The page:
How Teenaged Brains Turn the Corner

You know how things suddenly “click” into place when comprehension hits? The eureka! moment is a moment of brain synchrony that comes with a touch of pleasure and a transient sense of well-being.

But not all brains arrive at the eureka! moment at the same time, or in the same way. Not only must we take into account a person’s experience and intelligence, we must also account for the person’s level of brain development.

Brain function takes place by complex, real-time cross-brain oscillatory synchrony of neuronal networks. But the sophistication and reliability of cross-brain synchrony is different for brains of children and adolescents, than for adult brains.

Guiding the brains of a young child is different from guiding the brains of an older child. And trying to guide an adolescent brain — marinating in peer pressure and hormones — can be even more hazardous for everyone concerned.

Teenaged brains are impulsive and erratic, unable to anticipate the consequences of actions. Adolescent years are turbulent for teenagers, parents, teachers, and the parts of society at large that interact with teenagers.

Here is a brief overview of the process of the adolescent brain transformation:

Brain development is characterized by maturational processes that span the period from childhood through adolescence to adulthood, but little is known whether and how developmental processes differ during these phases. We analyzed the development of functional networks by measuring neural synchrony in EEG recordings during a Gestalt perception task in 68 participants ranging in age from 6 to 21 years. Until early adolescence, developmental improvements in cognitive performance were accompanied by increases in neural synchrony. This developmental phase was followed by an unexpected decrease in neural synchrony that occurred during late adolescence and was associated with reduced performance. After this period of destabilization, we observed a reorganization of synchronization patterns that was accompanied by pronounced increases in gamma-band power and in theta and beta phase synchrony. These findings provide evidence for the relationship between neural synchrony and late brain development that has important implications for the understanding of adolescence as a critical period of brain maturation. _PNAS 2009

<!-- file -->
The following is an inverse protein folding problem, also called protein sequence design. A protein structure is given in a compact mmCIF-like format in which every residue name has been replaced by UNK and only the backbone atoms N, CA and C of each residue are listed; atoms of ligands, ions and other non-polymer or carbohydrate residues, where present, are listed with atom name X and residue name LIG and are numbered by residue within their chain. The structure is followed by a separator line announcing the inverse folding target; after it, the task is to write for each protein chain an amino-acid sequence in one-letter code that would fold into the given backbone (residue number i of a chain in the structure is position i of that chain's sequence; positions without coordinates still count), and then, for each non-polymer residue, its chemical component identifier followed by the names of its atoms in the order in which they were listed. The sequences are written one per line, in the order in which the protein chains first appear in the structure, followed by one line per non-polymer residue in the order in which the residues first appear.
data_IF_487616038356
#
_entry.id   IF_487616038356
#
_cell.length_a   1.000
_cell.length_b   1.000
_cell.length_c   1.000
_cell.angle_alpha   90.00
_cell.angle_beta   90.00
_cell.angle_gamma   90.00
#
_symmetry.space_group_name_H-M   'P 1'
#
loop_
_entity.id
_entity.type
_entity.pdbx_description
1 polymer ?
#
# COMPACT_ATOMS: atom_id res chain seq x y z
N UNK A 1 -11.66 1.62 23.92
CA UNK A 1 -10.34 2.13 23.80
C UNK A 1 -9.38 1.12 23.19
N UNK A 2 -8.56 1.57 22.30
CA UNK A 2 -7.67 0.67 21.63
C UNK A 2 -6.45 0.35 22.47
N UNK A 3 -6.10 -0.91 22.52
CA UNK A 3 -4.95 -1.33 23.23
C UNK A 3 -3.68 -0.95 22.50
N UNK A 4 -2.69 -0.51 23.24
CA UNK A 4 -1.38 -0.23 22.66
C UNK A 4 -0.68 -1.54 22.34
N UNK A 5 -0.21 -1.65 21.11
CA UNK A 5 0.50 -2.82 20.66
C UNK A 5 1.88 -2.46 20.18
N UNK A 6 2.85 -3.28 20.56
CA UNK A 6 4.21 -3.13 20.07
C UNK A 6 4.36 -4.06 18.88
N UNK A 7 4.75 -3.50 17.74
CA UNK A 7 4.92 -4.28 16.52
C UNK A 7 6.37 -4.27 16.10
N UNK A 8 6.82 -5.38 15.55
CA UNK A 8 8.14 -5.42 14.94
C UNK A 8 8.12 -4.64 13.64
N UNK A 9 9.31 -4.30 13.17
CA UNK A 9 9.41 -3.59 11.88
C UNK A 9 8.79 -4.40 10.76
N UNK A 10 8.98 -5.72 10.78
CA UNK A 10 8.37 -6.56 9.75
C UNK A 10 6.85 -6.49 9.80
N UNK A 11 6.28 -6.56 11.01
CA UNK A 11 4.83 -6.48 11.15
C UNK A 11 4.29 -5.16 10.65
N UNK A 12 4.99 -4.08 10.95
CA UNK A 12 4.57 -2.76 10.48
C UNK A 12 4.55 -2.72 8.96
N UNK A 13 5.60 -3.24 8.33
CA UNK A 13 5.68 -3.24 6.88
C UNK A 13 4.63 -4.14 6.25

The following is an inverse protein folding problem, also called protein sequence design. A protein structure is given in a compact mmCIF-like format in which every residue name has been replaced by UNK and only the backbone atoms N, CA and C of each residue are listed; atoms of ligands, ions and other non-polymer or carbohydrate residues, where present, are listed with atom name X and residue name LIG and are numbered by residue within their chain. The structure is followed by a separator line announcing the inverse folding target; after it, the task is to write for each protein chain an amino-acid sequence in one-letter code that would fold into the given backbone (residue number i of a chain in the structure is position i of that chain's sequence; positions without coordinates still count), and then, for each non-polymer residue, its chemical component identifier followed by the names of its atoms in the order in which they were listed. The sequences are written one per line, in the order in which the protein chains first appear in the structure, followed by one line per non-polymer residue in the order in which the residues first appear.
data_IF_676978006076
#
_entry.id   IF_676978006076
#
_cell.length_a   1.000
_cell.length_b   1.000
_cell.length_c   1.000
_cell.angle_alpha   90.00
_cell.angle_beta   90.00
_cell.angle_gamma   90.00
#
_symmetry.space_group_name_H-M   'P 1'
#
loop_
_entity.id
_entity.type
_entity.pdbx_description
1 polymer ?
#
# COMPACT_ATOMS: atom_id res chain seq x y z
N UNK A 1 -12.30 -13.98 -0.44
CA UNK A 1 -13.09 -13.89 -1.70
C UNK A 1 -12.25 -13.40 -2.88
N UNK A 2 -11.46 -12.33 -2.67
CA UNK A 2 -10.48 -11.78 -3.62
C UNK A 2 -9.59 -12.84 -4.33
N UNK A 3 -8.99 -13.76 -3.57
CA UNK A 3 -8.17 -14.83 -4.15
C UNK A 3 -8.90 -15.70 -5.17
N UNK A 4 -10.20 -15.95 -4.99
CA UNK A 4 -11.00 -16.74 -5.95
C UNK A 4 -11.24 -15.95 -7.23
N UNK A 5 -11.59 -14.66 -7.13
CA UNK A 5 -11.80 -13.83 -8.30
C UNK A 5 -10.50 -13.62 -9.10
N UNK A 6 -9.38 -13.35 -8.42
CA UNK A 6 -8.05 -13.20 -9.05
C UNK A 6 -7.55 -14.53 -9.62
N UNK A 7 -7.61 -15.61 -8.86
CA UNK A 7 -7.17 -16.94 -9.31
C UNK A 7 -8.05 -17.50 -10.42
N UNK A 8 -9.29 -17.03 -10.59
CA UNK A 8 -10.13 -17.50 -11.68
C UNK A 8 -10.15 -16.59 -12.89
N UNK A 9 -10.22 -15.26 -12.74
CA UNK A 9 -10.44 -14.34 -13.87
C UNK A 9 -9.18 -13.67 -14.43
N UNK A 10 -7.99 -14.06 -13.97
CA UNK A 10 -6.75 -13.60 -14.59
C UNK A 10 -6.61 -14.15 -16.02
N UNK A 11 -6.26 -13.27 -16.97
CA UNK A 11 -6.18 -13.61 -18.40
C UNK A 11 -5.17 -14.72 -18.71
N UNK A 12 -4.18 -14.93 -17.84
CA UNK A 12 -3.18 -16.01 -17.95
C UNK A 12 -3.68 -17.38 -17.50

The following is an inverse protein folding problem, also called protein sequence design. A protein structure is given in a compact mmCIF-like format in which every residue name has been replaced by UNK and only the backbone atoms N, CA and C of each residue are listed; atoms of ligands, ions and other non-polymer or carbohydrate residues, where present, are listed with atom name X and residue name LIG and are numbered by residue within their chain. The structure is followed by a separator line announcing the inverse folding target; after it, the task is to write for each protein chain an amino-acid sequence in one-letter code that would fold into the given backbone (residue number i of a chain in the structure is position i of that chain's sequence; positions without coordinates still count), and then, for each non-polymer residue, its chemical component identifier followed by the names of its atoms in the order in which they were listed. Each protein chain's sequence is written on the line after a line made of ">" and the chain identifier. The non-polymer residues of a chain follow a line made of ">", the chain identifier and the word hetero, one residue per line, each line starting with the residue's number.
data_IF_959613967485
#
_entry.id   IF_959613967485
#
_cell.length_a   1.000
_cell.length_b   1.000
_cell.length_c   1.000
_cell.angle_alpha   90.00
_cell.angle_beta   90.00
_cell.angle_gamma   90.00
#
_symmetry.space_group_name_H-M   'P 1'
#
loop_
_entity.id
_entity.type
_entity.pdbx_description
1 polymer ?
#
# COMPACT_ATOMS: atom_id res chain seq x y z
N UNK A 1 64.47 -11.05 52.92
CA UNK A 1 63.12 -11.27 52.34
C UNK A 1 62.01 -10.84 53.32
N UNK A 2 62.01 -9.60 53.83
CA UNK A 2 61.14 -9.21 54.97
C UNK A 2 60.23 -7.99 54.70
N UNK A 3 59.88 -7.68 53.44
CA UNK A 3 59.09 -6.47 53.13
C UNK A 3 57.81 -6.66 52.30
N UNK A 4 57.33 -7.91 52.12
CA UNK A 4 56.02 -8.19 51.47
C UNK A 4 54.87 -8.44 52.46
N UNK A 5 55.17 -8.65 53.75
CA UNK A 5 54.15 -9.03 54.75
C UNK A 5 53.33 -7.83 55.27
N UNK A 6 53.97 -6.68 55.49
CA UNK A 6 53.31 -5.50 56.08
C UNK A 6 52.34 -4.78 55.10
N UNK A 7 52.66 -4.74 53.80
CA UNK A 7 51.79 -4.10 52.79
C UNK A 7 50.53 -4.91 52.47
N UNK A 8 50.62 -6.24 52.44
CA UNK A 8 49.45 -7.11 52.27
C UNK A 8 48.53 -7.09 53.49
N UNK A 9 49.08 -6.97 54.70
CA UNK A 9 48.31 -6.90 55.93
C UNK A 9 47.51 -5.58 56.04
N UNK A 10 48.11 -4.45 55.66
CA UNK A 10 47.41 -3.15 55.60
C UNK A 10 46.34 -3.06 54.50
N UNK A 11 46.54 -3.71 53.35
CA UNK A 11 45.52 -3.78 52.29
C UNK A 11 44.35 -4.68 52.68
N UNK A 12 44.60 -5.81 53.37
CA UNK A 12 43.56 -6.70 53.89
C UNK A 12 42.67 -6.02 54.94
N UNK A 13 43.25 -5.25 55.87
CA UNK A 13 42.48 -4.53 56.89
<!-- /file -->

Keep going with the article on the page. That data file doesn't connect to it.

The full article is available at the link above.

Bursts of synchrony as seen in MEG

Bursts of high amplitude local synchrony as seen in MEG Image: Rhythms of the Brain by Gyorgy Buzsaki Oxford University Press 2006

We propose that the pronounced changes in neural synchrony seen during the transition from late adolescence to early adulthood reflect a critical developmental period that is associated with a rearrangement of functional networks and with an increase of the temporal precision and spatial focusing of neuronal interactions. The expected increases in oscillation frequency and synchrony during childhood and early adolescence were followed by an unexpected but significant reduction of phase synchronization in the beta frequency range during the late adolescent period, suggesting that cortical networks undergo a transient destabilization before the emergence of mature cortical networks. _PNAS